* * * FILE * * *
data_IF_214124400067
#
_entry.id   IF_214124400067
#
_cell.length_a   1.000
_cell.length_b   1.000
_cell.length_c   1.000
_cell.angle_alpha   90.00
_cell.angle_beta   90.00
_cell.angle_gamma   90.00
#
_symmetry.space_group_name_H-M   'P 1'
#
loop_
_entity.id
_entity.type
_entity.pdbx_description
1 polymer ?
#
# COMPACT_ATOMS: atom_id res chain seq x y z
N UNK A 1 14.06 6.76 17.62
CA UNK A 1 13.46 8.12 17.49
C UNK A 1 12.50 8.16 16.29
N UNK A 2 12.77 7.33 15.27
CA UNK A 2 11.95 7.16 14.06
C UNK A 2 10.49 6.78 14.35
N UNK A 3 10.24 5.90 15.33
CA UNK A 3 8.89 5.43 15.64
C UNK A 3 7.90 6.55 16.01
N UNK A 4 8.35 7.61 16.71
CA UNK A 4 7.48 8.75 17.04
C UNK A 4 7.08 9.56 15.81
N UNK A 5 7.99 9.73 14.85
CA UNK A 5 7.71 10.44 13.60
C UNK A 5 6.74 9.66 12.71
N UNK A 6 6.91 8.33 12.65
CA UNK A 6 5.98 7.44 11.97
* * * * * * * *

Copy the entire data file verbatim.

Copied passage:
data_IF_214124400067
#
_entry.id   IF_214124400067
#
_cell.length_a   1.000
_cell.length_b   1.000
_cell.length_c   1.000
_cell.angle_alpha   90.00
_cell.angle_beta   90.00
_cell.angle_gamma   90.00
#
_symmetry.space_group_name_H-M   'P 1'
#
loop_
_entity.id
_entity.type
_entity.pdbx_description
1 polymer ?
#
# COMPACT_ATOMS: atom_id res chain seq x y z
N UNK A 1 14.06 6.76 17.62
CA UNK A 1 13.46 8.12 17.49
C UNK A 1 12.50 8.16 16.29
N UNK A 2 12.77 7.33 15.27
CA UNK A 2 11.95 7.16 14.06
C UNK A 2 10.49 6.78 14.35
N UNK A 3 10.24 5.90 15.33
CA UNK A 3 8.89 5.43 15.64
C UNK A 3 7.90 6.55 16.01
N UNK A 4 8.35 7.61 16.71
CA UNK A 4 7.48 8.75 17.04
C UNK A 4 7.08 9.56 15.81
N UNK A 5 7.99 9.73 14.85
CA UNK A 5 7.71 10.44 13.60
C UNK A 5 6.74 9.66 12.71
N UNK A 6 6.91 8.33 12.65
CA UNK A 6 5.98 7.44 11.97